By Colleen Sinsky
I’ve been meaning to do a “day in the life of the Outreach Assistant” blog post. To be honest, I was going to wait for a day with a long list of exciting activities to report on, but I realized that even today’s ordinary morning merits a reflection.
I met Quinn at the office just a little past our 8:45 meeting time. While the coffee brewed in Cafe Join, we chatted with Joe and Jose about last night’s dreams and weekend plans. Procrastination over, Quinn and I grabbed gloves and heavy duty trashbags and headed out for an apartment clean out.
(I should mention here that an “apartment clean out” is about as fun as it sounds. Not every time, but sometimes, when someone whom we’ve housed gets evicted or moves out, the responsibility to clear the unit falls to us. The state of the apartment when we get there ranges widely… but it’s almost always a half-day job I’d never wish upon anyone.)
Quinn and I arrived at the apartment, which had been home for a few squatters since our person moved out. “Melissa,” whom Quinn has known for years chose to enter in-patient treatment and has been meth-free for nearly three months. We’re extremely proud of how well she’s doing, and happy to help her tie up loose ends, like her old studio apartment.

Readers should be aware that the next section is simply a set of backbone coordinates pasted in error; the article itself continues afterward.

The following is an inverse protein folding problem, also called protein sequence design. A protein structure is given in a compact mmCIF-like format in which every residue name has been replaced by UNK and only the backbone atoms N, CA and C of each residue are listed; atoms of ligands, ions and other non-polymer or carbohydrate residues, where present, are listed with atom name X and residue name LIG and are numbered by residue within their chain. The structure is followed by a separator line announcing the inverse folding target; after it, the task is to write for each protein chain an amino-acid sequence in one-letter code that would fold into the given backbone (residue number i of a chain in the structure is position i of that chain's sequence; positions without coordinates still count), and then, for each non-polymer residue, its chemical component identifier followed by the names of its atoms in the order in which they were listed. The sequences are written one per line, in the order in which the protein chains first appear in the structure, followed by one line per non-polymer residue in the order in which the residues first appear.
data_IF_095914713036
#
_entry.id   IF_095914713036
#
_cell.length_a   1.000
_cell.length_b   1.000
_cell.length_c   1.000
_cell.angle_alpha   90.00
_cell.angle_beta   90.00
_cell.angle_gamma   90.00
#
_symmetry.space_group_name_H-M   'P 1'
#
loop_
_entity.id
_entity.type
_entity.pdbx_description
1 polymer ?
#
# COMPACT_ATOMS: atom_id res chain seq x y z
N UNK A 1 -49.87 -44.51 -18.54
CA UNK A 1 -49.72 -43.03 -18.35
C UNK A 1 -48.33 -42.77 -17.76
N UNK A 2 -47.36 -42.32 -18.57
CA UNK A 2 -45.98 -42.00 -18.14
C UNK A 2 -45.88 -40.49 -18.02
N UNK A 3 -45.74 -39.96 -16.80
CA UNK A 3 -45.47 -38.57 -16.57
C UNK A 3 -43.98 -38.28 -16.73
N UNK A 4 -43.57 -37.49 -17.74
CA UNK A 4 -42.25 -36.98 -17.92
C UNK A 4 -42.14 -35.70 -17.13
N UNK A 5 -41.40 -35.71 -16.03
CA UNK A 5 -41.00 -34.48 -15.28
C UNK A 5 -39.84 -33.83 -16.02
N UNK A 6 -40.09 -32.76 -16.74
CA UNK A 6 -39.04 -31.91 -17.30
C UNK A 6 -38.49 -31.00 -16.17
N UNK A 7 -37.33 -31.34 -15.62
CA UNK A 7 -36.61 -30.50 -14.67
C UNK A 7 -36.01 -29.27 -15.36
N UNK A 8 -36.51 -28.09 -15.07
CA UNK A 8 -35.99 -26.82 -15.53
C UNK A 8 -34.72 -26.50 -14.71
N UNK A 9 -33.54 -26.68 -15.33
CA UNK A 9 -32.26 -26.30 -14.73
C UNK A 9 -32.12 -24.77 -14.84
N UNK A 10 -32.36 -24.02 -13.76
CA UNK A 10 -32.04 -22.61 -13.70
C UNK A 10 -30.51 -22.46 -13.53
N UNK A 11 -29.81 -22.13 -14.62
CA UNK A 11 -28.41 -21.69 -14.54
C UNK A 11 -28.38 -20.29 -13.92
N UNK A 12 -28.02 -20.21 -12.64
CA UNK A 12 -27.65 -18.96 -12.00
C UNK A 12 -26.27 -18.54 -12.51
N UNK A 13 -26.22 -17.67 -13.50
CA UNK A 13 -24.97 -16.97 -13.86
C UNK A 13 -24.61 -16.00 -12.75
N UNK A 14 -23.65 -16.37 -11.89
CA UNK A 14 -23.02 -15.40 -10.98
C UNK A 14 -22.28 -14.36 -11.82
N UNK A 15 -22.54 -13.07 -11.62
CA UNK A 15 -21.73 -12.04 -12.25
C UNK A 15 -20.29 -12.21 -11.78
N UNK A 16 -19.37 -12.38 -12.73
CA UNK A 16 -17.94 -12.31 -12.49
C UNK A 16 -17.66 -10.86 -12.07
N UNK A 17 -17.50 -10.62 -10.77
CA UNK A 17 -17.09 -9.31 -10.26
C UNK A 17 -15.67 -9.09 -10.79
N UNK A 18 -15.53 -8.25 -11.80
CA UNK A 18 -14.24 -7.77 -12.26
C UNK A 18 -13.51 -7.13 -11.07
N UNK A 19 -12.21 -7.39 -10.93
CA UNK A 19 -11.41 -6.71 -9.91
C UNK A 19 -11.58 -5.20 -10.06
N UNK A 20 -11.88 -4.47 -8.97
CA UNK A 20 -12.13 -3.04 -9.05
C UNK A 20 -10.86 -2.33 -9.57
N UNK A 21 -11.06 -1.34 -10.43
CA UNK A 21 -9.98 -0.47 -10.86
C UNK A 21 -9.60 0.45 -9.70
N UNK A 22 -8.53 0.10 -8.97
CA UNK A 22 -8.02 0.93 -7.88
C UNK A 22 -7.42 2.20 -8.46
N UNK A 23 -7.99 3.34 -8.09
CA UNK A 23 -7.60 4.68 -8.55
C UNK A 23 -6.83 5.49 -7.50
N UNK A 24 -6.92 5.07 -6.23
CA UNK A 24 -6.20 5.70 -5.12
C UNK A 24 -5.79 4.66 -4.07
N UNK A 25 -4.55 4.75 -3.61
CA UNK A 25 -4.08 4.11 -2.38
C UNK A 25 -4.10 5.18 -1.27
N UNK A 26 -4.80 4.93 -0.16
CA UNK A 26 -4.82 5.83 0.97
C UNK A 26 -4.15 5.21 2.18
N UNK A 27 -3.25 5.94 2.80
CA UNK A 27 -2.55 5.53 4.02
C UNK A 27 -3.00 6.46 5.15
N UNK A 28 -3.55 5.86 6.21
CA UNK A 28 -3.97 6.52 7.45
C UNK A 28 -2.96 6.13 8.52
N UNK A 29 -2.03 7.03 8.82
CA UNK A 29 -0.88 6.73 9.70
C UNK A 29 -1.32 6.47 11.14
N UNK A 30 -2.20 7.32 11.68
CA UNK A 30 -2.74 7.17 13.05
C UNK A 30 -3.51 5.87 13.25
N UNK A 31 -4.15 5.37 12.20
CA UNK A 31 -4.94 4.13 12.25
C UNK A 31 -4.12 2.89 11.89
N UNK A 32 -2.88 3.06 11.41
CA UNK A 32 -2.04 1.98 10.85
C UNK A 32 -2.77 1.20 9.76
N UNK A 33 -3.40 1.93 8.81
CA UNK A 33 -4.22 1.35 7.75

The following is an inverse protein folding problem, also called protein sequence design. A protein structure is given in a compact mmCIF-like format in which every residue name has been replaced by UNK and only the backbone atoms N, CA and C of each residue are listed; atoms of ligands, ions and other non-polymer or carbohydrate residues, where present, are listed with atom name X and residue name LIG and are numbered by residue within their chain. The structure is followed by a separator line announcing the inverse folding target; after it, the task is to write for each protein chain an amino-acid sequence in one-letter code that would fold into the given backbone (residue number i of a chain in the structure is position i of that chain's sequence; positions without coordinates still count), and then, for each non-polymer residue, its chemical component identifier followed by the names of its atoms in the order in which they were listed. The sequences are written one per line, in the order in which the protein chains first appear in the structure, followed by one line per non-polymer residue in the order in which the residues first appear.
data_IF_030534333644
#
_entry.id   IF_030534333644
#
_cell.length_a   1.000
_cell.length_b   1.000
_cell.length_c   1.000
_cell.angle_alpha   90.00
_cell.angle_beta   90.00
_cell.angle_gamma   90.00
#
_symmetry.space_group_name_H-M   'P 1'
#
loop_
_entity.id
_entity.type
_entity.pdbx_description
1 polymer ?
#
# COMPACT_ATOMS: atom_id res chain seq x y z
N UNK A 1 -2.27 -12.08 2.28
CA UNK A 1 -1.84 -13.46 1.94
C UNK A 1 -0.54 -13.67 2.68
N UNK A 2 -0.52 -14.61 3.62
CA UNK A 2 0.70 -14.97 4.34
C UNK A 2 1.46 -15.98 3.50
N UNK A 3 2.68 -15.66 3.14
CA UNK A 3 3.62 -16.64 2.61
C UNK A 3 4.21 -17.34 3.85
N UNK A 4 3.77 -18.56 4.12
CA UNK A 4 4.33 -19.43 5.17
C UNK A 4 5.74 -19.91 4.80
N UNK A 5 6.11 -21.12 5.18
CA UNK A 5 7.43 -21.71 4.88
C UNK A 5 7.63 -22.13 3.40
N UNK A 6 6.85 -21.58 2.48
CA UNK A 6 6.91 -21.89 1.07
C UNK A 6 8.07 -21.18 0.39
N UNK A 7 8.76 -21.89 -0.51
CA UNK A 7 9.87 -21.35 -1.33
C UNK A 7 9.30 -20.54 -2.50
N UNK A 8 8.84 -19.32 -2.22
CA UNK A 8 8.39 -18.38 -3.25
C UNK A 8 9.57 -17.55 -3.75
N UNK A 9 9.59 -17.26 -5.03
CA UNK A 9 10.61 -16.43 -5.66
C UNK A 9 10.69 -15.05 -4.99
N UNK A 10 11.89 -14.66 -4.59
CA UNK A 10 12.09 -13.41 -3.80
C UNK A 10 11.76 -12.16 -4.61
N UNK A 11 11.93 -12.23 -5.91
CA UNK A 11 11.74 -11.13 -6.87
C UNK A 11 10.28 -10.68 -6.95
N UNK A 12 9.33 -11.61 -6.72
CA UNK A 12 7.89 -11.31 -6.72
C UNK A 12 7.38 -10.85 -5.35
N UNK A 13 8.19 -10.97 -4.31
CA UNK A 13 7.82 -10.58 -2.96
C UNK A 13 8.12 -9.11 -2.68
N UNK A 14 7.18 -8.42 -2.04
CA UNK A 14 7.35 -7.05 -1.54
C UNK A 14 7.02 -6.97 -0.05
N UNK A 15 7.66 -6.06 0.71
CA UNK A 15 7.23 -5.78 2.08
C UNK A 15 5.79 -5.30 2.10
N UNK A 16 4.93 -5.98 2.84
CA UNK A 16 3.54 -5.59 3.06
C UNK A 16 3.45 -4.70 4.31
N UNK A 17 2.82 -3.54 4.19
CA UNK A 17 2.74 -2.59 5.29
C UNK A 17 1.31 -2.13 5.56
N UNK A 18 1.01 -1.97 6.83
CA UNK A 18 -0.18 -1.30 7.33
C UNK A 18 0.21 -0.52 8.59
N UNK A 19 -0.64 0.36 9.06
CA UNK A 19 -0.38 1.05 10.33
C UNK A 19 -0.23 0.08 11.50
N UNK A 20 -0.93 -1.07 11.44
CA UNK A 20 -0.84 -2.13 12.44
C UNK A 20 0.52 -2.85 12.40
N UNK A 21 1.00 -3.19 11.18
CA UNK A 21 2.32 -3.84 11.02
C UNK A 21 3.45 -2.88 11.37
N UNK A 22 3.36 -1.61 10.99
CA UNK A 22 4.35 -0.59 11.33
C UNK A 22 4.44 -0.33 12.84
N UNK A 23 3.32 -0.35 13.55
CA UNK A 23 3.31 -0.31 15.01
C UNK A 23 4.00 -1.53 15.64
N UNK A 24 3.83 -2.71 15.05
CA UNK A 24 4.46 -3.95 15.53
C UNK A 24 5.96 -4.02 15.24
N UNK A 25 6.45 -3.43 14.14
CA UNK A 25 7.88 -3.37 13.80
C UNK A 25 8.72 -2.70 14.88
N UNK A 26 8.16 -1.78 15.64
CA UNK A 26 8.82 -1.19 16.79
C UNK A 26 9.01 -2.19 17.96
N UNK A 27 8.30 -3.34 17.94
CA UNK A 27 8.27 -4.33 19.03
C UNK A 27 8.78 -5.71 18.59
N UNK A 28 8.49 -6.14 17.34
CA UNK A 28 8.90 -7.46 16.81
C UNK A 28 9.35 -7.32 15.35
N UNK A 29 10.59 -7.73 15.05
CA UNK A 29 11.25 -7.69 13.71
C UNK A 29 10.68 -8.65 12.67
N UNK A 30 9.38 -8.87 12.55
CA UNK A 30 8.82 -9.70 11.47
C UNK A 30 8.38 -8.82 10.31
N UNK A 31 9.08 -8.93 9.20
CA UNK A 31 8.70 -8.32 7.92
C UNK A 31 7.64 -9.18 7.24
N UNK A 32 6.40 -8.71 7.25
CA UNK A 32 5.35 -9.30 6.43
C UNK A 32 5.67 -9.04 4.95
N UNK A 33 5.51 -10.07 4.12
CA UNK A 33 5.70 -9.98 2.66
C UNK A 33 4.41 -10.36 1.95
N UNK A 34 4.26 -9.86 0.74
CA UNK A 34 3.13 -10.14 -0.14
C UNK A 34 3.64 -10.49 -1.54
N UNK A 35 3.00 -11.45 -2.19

Happy to help, yes. But that doesn’t make dealing with endless piles of junk much easier. It’s difficult to describe what inhabits an apartment like this if you haven’t seen one. Melissa’s was far from the worst I’ve seen, but imagine several trashbags full of dirty laundry, broken electronics, old pictures, a deflated air mattress, some sad stuffed animals, dirty dishes, a fridge of putrid food, blankets, a deflated bike tire, tools, etc. (“etc” in the most literal sense). It’s overwhelming. We salvaged and recycled what we could, but overall the process of clearing an apartment feels wasteful and depressing. Melissa was a huge help and worked alongside us tirelessly, taking loads to the compactor downstairs and cleaning the bathroom.
Used syringes are something I’m always cautious of, and Quinn and I quickly realized that today we had to move slowly and be extremely careful of old “rigs” and razors forgotten in the piles of stuff. In a makeshift “sharps” container, we collected a dozen or so artifacts from Melissa’s previous life as a meth addict.
It felt good to lock the door to the now empty studio and leave with Melissa for the last time. Yes, JOIN allows people to open doors, but just as important is providing the support for closing the door against destructive lifestyles.